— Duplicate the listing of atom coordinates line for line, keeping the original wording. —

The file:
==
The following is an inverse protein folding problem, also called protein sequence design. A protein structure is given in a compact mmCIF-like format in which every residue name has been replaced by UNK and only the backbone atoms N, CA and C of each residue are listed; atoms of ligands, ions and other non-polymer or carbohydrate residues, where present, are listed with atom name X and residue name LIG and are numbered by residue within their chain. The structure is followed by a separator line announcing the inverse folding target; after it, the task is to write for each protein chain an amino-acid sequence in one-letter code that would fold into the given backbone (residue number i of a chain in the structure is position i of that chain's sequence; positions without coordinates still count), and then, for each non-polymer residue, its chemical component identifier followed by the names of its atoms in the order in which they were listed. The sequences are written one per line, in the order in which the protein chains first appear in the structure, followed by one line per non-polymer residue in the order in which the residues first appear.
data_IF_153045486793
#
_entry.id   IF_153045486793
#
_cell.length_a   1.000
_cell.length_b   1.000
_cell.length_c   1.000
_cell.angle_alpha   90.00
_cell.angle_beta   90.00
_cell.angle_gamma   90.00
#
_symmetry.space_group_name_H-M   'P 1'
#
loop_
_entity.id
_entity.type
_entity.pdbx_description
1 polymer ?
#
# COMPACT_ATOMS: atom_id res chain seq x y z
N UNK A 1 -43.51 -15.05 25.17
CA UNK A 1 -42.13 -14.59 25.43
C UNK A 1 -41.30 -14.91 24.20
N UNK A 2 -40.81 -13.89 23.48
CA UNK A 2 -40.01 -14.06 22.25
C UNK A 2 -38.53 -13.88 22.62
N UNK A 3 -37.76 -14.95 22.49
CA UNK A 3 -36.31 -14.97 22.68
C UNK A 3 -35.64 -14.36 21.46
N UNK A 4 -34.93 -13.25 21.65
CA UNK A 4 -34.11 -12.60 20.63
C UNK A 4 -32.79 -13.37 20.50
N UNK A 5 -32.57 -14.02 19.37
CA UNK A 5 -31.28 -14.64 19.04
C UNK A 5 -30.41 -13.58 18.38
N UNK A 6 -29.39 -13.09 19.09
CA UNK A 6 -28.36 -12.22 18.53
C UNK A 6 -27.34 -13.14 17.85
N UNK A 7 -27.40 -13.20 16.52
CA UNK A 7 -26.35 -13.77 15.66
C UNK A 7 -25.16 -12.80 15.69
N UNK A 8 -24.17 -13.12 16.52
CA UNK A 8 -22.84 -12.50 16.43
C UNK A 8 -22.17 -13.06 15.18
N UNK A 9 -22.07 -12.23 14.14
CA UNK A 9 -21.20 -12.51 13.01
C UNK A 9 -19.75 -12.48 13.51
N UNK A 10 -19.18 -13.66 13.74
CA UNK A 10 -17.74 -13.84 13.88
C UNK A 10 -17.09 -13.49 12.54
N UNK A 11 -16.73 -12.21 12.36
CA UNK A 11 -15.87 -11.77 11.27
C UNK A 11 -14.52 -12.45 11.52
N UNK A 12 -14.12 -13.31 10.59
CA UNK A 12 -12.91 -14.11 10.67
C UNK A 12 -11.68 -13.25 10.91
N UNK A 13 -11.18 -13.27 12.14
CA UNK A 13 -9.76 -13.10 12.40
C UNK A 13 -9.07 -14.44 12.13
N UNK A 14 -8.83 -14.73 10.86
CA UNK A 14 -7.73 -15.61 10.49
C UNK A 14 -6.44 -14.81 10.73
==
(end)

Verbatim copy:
The following is an inverse protein folding problem, also called protein sequence design. A protein structure is given in a compact mmCIF-like format in which every residue name has been replaced by UNK and only the backbone atoms N, CA and C of each residue are listed; atoms of ligands, ions and other non-polymer or carbohydrate residues, where present, are listed with atom name X and residue name LIG and are numbered by residue within their chain. The structure is followed by a separator line announcing the inverse folding target; after it, the task is to write for each protein chain an amino-acid sequence in one-letter code that would fold into the given backbone (residue number i of a chain in the structure is position i of that chain's sequence; positions without coordinates still count), and then, for each non-polymer residue, its chemical component identifier followed by the names of its atoms in the order in which they were listed. The sequences are written one per line, in the order in which the protein chains first appear in the structure, followed by one line per non-polymer residue in the order in which the residues first appear.
data_IF_153045486793
#
_entry.id   IF_153045486793
#
_cell.length_a   1.000
_cell.length_b   1.000
_cell.length_c   1.000
_cell.angle_alpha   90.00
_cell.angle_beta   90.00
_cell.angle_gamma   90.00
#
_symmetry.space_group_name_H-M   'P 1'
#
loop_
_entity.id
_entity.type
_entity.pdbx_description
1 polymer ?
#
# COMPACT_ATOMS: atom_id res chain seq x y z
N UNK A 1 -43.51 -15.05 25.17
CA UNK A 1 -42.13 -14.59 25.43
C UNK A 1 -41.30 -14.91 24.20
N UNK A 2 -40.81 -13.89 23.48
CA UNK A 2 -40.01 -14.06 22.25
C UNK A 2 -38.53 -13.88 22.62
N UNK A 3 -37.76 -14.95 22.49
CA UNK A 3 -36.31 -14.97 22.68
C UNK A 3 -35.64 -14.36 21.46
N UNK A 4 -34.93 -13.25 21.65
CA UNK A 4 -34.11 -12.60 20.63
C UNK A 4 -32.79 -13.37 20.50
N UNK A 5 -32.57 -14.02 19.37
CA UNK A 5 -31.28 -14.64 19.04
C UNK A 5 -30.41 -13.58 18.38
N UNK A 6 -29.39 -13.09 19.09
CA UNK A 6 -28.36 -12.22 18.53
C UNK A 6 -27.34 -13.14 17.85
N UNK A 7 -27.40 -13.20 16.52
CA UNK A 7 -26.35 -13.77 15.66
C UNK A 7 -25.16 -12.80 15.69
N UNK A 8 -24.17 -13.12 16.52
CA UNK A 8 -22.84 -12.50 16.43
C UNK A 8 -22.17 -13.06 15.18
N UNK A 9 -22.07 -12.23 14.14
CA UNK A 9 -21.20 -12.51 13.01
C UNK A 9 -19.75 -12.48 13.51
N UNK A 10 -19.18 -13.66 13.74
CA UNK A 10 -17.74 -13.84 13.88
C UNK A 10 -17.09 -13.49 12.54
N UNK A 11 -16.73 -12.21 12.36
CA UNK A 11 -15.87 -11.77 11.27
C UNK A 11 -14.52 -12.45 11.52
N UNK A 12 -14.12 -13.31 10.59
CA UNK A 12 -12.91 -14.11 10.67
C UNK A 12 -11.68 -13.25 10.91
N UNK A 13 -11.18 -13.27 12.14
CA UNK A 13 -9.76 -13.10 12.40
C UNK A 13 -9.07 -14.44 12.13
N UNK A 14 -8.83 -14.73 10.86
CA UNK A 14 -7.73 -15.61 10.49
C UNK A 14 -6.44 -14.81 10.73